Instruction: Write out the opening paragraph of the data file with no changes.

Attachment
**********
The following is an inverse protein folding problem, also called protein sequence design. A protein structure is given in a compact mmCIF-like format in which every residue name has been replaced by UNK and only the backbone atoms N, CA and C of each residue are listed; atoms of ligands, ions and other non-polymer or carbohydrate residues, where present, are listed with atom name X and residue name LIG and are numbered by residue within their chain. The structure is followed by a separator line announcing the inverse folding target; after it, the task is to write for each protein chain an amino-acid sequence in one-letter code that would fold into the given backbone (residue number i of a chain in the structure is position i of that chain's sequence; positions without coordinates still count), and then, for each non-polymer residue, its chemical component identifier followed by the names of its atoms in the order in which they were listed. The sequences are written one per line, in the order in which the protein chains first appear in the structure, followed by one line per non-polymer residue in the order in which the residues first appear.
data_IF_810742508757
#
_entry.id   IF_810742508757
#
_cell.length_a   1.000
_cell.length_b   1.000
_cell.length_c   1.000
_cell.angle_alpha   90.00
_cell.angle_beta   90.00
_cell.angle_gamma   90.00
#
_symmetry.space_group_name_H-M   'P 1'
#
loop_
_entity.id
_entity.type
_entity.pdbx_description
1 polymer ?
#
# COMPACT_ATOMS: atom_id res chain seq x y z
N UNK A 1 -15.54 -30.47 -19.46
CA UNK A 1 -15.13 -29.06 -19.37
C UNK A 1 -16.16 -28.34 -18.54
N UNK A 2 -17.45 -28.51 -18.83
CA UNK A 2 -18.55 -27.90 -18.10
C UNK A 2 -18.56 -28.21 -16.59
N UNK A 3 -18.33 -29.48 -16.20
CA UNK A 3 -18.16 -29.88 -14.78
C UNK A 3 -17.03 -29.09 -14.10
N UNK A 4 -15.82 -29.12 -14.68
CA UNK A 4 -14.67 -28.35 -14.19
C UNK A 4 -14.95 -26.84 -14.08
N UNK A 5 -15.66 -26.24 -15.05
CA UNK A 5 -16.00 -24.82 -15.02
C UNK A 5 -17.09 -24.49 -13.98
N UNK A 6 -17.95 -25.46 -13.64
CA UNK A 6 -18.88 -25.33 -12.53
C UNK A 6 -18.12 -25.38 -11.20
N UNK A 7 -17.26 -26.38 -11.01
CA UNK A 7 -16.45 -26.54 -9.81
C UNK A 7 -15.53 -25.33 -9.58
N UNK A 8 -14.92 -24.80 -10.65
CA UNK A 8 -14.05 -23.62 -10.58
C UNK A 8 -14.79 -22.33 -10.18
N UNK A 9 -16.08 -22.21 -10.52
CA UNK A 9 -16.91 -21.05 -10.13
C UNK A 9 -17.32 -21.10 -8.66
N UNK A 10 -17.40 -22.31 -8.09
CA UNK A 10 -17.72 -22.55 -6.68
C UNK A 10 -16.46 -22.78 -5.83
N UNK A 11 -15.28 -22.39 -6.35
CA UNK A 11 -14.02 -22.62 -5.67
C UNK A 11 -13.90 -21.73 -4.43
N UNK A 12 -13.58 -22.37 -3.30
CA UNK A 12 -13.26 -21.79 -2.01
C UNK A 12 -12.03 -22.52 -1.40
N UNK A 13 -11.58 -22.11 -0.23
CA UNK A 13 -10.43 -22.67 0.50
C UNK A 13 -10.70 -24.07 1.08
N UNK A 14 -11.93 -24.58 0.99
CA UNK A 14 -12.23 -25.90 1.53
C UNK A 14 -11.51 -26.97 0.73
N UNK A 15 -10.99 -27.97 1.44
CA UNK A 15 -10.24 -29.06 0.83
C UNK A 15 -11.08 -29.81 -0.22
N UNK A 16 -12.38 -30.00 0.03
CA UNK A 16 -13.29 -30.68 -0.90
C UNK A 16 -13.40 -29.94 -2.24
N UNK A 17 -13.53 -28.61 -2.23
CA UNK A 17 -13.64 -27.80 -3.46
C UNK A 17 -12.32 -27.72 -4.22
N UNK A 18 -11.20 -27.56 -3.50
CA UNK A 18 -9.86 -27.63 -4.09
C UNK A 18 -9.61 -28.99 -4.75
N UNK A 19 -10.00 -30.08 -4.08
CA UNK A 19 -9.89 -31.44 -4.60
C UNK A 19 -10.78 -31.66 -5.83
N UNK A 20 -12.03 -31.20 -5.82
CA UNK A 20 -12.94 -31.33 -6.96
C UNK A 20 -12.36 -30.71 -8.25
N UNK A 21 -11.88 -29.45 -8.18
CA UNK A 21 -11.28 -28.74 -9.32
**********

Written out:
The following is an inverse protein folding problem, also called protein sequence design. A protein structure is given in a compact mmCIF-like format in which every residue name has been replaced by UNK and only the backbone atoms N, CA and C of each residue are listed; atoms of ligands, ions and other non-polymer or carbohydrate residues, where present, are listed with atom name X and residue name LIG and are numbered by residue within their chain. The structure is followed by a separator line announcing the inverse folding target; after it, the task is to write for each protein chain an amino-acid sequence in one-letter code that would fold into the given backbone (residue number i of a chain in the structure is position i of that chain's sequence; positions without coordinates still count), and then, for each non-polymer residue, its chemical component identifier followed by the names of its atoms in the order in which they were listed. The sequences are written one per line, in the order in which the protein chains first appear in the structure, followed by one line per non-polymer residue in the order in which the residues first appear.